Savannah physician invents medical device to protect healthcare workers from COVID-19

Coronavirus

SAVANNAH, Ga (WSAV) – A Savannah physician is working to address the shortage of personal protective equipment across the country.

Dr. Jerry Williams is waiting on approval from the U.S. Food and Drug Administration for a medical device he created called the IsoPro Chamber. The abbreviation stands for Portable Negative Pressure Medical/Dental Procedure Isolation Chamber.

Williams told News 3 that as the owner of an urgent care company and an emergency dental care company, he was not satisfied with PPE options for his staff. That is why he decided to make his own invention.

“That negative pressure isolation room in a hospital is flawed in that the provider, the nurse, the doctor, the X-ray technician, whoever is walking in to care for the patient in a contaminated environment,” said Williams. “This device, with the air blowers and filters on it, allows the provider to work on the patient and, at the same time, not be in a contaminated environment.”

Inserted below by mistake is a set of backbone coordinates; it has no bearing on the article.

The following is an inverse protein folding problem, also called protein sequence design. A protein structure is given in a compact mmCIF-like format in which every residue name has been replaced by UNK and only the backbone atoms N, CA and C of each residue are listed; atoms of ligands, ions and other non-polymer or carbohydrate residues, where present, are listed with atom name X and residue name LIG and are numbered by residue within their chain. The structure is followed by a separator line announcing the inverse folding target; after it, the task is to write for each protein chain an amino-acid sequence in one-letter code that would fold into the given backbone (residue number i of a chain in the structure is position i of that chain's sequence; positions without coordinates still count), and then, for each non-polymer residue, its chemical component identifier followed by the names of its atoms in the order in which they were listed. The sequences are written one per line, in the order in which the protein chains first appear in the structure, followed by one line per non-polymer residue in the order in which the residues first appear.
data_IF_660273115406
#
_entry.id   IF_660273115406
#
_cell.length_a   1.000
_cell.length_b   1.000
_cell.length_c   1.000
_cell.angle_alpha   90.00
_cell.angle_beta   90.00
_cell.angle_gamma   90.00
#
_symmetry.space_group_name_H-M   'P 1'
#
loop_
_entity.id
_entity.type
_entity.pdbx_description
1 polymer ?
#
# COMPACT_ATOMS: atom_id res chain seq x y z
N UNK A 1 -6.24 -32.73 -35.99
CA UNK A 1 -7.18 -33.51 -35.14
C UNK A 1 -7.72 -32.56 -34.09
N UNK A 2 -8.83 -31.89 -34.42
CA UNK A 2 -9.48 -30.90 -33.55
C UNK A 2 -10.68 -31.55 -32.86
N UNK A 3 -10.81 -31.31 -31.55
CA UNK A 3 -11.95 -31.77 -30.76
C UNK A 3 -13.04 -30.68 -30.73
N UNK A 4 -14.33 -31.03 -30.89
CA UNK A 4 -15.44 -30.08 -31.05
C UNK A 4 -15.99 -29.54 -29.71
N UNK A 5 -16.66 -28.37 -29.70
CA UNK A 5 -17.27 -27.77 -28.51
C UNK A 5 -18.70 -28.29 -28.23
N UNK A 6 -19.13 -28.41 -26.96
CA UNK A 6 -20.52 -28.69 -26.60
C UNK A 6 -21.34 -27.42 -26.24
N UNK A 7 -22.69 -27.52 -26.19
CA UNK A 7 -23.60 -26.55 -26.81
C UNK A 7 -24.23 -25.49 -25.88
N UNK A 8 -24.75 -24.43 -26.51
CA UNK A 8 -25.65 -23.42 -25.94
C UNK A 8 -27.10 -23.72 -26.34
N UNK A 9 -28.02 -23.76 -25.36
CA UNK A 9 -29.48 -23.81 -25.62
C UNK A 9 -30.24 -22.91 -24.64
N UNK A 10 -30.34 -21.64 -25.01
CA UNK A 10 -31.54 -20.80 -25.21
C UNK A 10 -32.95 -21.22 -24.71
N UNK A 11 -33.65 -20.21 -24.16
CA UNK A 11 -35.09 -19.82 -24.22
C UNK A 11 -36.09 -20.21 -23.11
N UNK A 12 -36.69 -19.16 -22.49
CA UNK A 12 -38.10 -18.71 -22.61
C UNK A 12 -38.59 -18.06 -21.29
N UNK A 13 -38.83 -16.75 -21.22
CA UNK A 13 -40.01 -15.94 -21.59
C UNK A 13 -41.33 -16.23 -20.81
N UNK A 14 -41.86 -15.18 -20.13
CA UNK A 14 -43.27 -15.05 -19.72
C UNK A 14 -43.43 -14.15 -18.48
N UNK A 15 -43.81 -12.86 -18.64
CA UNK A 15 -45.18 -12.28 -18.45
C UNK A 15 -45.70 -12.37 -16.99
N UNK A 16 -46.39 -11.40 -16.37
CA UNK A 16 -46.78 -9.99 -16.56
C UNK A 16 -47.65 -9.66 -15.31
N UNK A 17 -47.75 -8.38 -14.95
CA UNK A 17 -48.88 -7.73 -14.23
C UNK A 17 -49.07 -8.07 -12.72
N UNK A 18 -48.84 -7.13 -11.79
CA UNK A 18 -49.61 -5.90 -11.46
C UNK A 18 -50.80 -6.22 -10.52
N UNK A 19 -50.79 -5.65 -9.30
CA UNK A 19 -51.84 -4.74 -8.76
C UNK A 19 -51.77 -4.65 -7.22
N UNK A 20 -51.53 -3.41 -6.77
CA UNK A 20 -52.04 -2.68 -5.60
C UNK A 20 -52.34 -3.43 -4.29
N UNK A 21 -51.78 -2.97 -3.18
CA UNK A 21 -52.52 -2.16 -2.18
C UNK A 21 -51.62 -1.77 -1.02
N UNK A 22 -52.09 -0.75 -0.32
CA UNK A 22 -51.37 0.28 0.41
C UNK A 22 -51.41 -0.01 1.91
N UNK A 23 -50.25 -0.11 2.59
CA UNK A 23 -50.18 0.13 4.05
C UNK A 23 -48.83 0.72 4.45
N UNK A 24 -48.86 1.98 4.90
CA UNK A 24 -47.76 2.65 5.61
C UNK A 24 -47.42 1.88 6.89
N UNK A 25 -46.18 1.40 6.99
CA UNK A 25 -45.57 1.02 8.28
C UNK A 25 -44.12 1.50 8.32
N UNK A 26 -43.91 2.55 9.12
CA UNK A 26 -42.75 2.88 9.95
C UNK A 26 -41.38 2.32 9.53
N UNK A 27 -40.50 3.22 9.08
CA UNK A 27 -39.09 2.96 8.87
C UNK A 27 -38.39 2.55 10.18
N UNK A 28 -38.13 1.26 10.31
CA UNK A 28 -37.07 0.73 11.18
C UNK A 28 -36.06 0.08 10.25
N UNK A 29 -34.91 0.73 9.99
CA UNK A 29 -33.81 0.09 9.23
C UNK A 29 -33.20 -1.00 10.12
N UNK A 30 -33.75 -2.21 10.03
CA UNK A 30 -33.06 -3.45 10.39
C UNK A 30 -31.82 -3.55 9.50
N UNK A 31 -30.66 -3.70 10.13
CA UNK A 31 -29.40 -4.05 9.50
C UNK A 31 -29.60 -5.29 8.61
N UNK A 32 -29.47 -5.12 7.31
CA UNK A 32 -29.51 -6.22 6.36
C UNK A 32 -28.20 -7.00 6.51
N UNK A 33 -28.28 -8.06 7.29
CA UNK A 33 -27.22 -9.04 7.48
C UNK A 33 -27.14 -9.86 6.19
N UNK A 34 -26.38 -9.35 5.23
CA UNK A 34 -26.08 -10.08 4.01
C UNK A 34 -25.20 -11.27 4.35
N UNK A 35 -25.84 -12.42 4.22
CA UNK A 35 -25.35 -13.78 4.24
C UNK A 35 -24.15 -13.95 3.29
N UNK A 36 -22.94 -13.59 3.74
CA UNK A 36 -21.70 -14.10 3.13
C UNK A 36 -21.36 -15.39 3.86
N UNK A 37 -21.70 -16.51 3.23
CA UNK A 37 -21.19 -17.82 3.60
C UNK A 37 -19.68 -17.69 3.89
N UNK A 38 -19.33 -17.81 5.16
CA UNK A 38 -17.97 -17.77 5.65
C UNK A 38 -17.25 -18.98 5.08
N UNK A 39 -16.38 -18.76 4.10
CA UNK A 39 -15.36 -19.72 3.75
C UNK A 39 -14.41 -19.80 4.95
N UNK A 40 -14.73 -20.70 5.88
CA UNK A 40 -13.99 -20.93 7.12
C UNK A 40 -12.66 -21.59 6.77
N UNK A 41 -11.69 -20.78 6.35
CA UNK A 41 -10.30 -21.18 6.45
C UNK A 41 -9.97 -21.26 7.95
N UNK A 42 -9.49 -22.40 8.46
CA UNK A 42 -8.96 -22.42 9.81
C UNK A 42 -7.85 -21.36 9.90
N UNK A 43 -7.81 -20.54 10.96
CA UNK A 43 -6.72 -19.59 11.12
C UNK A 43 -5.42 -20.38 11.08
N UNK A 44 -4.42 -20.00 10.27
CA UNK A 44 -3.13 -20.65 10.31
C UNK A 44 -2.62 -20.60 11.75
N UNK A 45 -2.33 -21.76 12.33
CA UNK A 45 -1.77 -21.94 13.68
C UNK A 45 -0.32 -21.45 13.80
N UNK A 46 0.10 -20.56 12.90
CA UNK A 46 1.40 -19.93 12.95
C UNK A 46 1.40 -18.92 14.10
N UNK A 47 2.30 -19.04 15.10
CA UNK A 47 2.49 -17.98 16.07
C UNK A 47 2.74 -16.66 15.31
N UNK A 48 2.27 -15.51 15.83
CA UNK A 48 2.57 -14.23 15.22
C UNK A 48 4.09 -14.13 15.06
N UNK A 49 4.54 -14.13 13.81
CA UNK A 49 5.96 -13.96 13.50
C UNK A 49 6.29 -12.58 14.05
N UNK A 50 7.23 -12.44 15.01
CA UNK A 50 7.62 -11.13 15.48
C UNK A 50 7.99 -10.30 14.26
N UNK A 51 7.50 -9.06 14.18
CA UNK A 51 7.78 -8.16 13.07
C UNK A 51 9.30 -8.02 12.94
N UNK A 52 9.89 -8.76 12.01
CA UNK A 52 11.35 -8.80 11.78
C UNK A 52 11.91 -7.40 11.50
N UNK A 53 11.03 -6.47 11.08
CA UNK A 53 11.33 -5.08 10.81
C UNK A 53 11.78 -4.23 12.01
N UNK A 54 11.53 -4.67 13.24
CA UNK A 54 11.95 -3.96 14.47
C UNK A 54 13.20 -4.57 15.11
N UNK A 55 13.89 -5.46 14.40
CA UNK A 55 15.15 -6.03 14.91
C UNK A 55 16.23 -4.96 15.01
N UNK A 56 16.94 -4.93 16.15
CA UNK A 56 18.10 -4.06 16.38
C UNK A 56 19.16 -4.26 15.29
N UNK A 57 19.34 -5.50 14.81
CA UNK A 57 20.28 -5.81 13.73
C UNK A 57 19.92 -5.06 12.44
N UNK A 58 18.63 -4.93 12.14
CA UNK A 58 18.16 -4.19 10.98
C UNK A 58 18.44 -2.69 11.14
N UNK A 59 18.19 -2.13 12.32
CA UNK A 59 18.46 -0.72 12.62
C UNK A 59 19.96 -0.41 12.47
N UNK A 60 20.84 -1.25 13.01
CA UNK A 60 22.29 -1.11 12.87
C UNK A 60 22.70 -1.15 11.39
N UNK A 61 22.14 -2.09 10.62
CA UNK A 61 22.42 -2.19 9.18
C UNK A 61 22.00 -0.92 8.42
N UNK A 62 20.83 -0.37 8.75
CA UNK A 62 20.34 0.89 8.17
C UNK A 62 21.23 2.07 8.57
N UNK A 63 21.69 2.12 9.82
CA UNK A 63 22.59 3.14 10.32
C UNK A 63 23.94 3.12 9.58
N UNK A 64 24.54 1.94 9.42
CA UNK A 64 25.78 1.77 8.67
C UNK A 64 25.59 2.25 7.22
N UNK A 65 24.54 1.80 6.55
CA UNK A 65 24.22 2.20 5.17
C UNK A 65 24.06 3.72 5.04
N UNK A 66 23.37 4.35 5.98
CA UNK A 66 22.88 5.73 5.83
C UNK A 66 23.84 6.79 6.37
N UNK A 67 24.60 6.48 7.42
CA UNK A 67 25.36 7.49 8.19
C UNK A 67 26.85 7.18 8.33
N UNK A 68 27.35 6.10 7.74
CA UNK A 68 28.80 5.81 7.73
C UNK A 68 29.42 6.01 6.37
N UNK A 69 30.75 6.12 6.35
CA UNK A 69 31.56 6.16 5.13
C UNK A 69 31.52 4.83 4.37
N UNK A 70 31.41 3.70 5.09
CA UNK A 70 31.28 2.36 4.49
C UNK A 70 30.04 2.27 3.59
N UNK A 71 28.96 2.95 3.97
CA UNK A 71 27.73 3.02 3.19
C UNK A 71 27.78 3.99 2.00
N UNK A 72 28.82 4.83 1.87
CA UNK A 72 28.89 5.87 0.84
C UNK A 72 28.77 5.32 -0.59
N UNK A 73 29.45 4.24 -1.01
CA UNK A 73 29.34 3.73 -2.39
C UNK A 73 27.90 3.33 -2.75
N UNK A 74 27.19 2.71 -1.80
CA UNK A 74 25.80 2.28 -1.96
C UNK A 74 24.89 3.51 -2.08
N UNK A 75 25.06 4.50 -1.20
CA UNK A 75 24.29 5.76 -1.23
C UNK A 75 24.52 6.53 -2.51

The IsoPro Chamber is clear with sleeved/gloved access portals that will fit around the patient’s head and filter the air using blowers, HEPA filters, and possibly UV light. Medical professionals can access the patient through 12 different portals.

Williams is working with Representative Buddy Carter, (R) Georgia, to get Emergency Use authorization from the FDA. The physician already has a provisional patent.

Rep. Carter told News that he believes the device could be groundbreaking.

“This is what we need more of. We need more of people stepping up and coming up with innovative ideas like this that is just going to make all of us feel safer in order to get back out again,” said Representative Buddy Carter.

Carter wants people to get back out in order to boost the economy, which is part of the reason Williams plans to manufacture the devices in Savannah. He said he hopes to create jobs for engineers laid off of work due to the coronavirus. Williams’ goal would be to ramp up to 10,000 units a month within 3-6 months of beginning manufacturing.

Dr. Williams is currently working on ergonomic testing. He hopes to get the green light from the FDA in the next two weeks.

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